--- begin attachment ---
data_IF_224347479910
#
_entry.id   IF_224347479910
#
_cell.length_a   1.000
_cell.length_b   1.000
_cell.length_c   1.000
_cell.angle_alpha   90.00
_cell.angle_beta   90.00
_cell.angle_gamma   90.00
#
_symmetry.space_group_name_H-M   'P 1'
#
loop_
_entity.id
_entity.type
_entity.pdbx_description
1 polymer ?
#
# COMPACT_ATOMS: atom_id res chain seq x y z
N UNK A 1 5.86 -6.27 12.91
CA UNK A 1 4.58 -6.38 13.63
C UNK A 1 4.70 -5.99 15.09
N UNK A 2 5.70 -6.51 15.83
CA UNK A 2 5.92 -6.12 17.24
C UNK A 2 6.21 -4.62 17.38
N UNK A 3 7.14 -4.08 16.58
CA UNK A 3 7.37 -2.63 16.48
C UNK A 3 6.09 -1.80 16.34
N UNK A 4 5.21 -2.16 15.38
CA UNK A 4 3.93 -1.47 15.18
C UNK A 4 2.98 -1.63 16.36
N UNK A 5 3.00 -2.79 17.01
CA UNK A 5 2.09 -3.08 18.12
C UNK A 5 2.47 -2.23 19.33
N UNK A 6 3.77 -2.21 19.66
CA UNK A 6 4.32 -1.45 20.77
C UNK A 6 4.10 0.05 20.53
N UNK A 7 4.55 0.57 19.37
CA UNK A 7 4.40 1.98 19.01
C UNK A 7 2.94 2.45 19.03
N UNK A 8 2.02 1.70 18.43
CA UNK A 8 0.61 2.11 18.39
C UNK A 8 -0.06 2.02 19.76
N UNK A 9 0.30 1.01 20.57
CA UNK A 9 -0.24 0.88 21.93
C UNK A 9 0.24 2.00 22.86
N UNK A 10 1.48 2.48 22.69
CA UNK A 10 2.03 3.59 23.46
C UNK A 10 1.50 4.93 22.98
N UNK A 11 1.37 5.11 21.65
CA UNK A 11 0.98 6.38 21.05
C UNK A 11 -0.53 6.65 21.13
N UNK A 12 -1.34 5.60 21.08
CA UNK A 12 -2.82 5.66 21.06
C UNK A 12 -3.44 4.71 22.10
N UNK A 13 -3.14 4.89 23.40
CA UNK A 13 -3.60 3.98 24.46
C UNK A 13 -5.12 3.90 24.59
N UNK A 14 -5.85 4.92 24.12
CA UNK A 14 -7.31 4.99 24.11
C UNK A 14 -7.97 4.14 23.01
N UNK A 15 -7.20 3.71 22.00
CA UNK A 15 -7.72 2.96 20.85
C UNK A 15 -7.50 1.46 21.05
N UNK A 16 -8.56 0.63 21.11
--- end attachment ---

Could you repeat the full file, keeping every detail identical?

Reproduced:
data_IF_224347479910
#
_entry.id   IF_224347479910
#
_cell.length_a   1.000
_cell.length_b   1.000
_cell.length_c   1.000
_cell.angle_alpha   90.00
_cell.angle_beta   90.00
_cell.angle_gamma   90.00
#
_symmetry.space_group_name_H-M   'P 1'
#
loop_
_entity.id
_entity.type
_entity.pdbx_description
1 polymer ?
#
# COMPACT_ATOMS: atom_id res chain seq x y z
N UNK A 1 5.86 -6.27 12.91
CA UNK A 1 4.58 -6.38 13.63
C UNK A 1 4.70 -5.99 15.09
N UNK A 2 5.70 -6.51 15.83
CA UNK A 2 5.92 -6.12 17.24
C UNK A 2 6.21 -4.62 17.38
N UNK A 3 7.14 -4.08 16.58
CA UNK A 3 7.37 -2.63 16.48
C UNK A 3 6.09 -1.80 16.34
N UNK A 4 5.21 -2.16 15.38
CA UNK A 4 3.93 -1.47 15.18
C UNK A 4 2.98 -1.63 16.36
N UNK A 5 3.00 -2.79 17.01
CA UNK A 5 2.09 -3.08 18.12
C UNK A 5 2.47 -2.23 19.33
N UNK A 6 3.77 -2.21 19.66
CA UNK A 6 4.32 -1.45 20.77
C UNK A 6 4.10 0.05 20.53
N UNK A 7 4.55 0.57 19.37
CA UNK A 7 4.40 1.98 19.01
C UNK A 7 2.94 2.45 19.03
N UNK A 8 2.02 1.70 18.43
CA UNK A 8 0.61 2.11 18.39
C UNK A 8 -0.06 2.02 19.76
N UNK A 9 0.30 1.01 20.57
CA UNK A 9 -0.24 0.88 21.93
C UNK A 9 0.24 2.00 22.86
N UNK A 10 1.48 2.48 22.69
CA UNK A 10 2.03 3.59 23.46
C UNK A 10 1.50 4.93 22.98
N UNK A 11 1.37 5.11 21.65
CA UNK A 11 0.98 6.38 21.05
C UNK A 11 -0.53 6.65 21.13
N UNK A 12 -1.34 5.60 21.08
CA UNK A 12 -2.82 5.66 21.06
C UNK A 12 -3.44 4.71 22.10
N UNK A 13 -3.14 4.89 23.40
CA UNK A 13 -3.60 3.98 24.46
C UNK A 13 -5.12 3.90 24.59
N UNK A 14 -5.85 4.92 24.12
CA UNK A 14 -7.31 4.99 24.11
C UNK A 14 -7.97 4.14 23.01
N UNK A 15 -7.20 3.71 22.00
CA UNK A 15 -7.72 2.96 20.85
C UNK A 15 -7.50 1.46 21.05
N UNK A 16 -8.56 0.63 21.11